I should think most people’s idea about what a fifteenth century jail was like would be of a damp, dark, cold dungeon. A few wisps of foul straw on the floor. Perhaps a barred window high up. Desperate messages scratched on the walls, or written in blood. An iron door that clanged like the sound of doom when shut on the poor, ragged, half starved inmates. If you were writing a novel and you wanted the maximum drama, that’s the kind of prison your hero would find himself in, right?
Certainly not in Ludgate Gaol.
Ludgate stood partly in Farringdon Ward Within and Farringdon Ward Without. The prison was built in 1378 in the gatehouse, the westernmost gate in London’s walls. It was intended as a prison for Freemen of the city and citizens convicted of non-felonious crimes, and for clergy who were imprisoned for minor offences. As such it was something of a holiday camp. Prisoners elected the warden and essentially ran the prison.
So comfortable was Ludgate that some of the prisoners made no attempt to pay off their debts and leave. This wouldn’t do at all, so in 1419 they were transferred to the much less salubrious Newgate Gaol where they were obliged to mix with a lower class of criminal. This didn’t work though, because Newgate was so overcrowded and unhealthy. Back they went to Ludgate.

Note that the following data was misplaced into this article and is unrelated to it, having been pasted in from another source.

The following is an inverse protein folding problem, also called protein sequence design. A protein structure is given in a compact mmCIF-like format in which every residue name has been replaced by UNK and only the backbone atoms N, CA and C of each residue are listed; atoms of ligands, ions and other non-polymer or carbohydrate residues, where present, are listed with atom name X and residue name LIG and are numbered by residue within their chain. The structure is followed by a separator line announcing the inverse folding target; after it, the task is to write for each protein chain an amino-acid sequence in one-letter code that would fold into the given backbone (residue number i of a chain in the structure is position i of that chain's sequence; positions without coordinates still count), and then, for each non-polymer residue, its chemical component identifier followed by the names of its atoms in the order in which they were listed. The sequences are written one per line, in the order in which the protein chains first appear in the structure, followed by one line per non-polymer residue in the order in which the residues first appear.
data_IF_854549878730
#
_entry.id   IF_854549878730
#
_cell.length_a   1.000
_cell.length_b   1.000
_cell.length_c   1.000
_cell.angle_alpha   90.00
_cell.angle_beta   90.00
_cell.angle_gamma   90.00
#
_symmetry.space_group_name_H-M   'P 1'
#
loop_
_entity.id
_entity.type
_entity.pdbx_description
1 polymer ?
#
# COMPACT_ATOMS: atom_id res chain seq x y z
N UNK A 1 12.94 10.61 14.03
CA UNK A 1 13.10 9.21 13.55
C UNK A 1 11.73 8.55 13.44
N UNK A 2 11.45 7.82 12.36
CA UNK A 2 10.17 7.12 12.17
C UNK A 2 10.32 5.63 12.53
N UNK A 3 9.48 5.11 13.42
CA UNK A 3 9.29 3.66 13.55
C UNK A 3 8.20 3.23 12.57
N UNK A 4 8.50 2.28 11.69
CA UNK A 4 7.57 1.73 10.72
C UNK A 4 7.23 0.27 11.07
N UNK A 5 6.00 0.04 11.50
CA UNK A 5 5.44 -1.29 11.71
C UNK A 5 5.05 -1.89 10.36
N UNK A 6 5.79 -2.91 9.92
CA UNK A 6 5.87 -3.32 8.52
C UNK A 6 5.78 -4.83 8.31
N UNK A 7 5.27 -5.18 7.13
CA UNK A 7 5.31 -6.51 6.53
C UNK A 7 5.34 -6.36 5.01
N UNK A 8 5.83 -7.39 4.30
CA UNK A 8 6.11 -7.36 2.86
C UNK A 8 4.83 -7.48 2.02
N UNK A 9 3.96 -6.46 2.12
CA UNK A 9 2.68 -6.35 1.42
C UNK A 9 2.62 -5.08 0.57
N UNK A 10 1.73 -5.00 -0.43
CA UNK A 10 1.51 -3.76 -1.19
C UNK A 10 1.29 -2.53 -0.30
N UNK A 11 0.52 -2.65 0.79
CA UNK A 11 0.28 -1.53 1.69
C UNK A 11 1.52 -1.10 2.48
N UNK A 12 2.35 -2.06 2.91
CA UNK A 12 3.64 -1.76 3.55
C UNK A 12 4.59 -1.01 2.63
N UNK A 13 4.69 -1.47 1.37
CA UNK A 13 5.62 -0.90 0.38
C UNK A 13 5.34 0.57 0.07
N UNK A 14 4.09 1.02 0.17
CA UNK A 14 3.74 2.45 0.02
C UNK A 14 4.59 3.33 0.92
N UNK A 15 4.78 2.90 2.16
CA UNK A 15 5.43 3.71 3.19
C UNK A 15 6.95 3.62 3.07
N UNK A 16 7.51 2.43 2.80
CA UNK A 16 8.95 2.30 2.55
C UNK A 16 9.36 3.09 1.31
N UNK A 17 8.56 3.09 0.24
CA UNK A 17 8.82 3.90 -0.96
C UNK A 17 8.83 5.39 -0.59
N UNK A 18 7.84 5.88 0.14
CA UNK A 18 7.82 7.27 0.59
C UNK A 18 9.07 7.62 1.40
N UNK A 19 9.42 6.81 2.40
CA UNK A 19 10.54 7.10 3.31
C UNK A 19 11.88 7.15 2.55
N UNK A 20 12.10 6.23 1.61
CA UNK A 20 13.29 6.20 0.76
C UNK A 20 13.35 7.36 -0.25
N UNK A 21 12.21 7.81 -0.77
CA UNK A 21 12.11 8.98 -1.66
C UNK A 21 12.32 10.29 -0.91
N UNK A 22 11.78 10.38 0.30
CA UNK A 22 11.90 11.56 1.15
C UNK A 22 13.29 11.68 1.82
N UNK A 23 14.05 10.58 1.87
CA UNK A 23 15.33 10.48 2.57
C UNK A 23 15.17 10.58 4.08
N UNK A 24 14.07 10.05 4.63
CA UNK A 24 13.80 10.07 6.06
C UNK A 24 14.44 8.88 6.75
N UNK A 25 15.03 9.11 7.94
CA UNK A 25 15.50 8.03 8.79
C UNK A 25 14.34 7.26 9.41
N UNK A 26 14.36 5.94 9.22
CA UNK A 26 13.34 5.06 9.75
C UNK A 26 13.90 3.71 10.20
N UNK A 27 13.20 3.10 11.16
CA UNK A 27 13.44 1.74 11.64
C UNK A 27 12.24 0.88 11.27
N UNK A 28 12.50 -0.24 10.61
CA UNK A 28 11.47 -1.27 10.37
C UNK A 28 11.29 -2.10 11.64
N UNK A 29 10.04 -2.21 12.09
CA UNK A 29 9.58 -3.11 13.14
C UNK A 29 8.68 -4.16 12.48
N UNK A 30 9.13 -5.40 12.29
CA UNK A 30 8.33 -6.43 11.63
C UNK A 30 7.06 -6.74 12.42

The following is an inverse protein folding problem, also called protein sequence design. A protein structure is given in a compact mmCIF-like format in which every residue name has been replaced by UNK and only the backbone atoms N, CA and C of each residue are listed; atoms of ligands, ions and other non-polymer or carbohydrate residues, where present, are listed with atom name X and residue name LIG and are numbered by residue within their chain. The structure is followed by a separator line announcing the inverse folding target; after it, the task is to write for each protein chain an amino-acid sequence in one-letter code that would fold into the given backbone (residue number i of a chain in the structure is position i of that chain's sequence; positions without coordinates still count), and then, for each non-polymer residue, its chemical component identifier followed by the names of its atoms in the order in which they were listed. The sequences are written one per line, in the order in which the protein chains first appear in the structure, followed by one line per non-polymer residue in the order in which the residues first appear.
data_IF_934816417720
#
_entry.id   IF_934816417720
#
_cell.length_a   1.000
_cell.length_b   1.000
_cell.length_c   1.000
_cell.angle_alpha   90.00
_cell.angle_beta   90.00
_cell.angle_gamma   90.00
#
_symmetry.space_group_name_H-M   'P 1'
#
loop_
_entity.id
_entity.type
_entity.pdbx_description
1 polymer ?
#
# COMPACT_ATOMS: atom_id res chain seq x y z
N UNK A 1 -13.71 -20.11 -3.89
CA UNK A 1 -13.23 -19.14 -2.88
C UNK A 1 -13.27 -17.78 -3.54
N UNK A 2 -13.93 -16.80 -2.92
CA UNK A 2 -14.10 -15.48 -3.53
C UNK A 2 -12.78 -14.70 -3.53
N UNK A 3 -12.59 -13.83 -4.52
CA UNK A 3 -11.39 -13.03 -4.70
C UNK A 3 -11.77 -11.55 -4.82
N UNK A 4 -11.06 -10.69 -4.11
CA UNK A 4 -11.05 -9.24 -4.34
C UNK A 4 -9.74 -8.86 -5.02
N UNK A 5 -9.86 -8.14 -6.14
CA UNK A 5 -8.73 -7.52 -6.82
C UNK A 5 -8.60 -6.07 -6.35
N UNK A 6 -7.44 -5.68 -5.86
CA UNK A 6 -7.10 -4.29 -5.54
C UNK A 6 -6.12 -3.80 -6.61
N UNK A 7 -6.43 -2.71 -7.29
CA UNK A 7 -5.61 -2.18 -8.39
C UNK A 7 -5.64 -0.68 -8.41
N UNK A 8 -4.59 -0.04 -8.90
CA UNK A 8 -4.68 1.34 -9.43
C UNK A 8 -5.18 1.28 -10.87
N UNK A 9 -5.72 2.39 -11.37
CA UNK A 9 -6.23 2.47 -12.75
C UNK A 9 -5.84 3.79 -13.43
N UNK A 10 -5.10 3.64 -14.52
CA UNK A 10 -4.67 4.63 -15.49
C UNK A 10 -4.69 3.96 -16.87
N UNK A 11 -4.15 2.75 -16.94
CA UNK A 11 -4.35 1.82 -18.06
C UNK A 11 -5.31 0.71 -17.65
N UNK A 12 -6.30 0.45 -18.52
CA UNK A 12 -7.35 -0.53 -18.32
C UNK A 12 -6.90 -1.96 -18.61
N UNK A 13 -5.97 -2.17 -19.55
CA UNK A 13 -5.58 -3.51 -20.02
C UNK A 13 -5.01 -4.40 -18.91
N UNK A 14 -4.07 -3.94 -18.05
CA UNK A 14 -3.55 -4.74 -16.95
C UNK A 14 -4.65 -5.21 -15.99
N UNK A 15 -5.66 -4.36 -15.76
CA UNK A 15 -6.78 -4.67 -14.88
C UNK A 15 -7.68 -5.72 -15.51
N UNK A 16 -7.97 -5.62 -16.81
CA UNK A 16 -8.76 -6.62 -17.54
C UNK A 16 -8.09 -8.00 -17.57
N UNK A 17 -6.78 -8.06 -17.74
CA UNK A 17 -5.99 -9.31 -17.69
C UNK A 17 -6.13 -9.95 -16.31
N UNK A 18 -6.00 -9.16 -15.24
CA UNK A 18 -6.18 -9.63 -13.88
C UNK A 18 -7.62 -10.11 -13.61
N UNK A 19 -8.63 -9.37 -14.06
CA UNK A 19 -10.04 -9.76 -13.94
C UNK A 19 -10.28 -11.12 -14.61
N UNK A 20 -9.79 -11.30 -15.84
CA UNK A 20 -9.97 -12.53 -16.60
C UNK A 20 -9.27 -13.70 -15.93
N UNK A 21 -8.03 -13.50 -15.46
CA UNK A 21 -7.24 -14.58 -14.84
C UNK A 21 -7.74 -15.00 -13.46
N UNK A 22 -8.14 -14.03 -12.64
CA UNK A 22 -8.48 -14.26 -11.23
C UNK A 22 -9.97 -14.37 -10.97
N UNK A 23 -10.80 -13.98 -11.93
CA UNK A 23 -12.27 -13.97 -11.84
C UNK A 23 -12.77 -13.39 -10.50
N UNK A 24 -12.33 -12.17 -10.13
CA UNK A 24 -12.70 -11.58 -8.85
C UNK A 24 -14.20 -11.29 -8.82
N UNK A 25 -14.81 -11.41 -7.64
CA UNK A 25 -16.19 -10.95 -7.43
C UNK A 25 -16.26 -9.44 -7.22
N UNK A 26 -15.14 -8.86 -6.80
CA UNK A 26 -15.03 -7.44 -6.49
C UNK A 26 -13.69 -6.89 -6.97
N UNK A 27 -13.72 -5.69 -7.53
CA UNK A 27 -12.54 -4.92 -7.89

A man name Stephen Forster had spent some time in Ludgate for debt. Obviously he was released and flourished because later he was knighted and became Lord Mayor. Circa 1450 Sir Stephen rebuilt the debtor’s prison larger and with a chapel and abolished the practice of making the debtors pay for their own food and lodgings.
The prison was rebuilt in 1586 and again after being destroyed in the great fire, finally closing in the nineteenth century.
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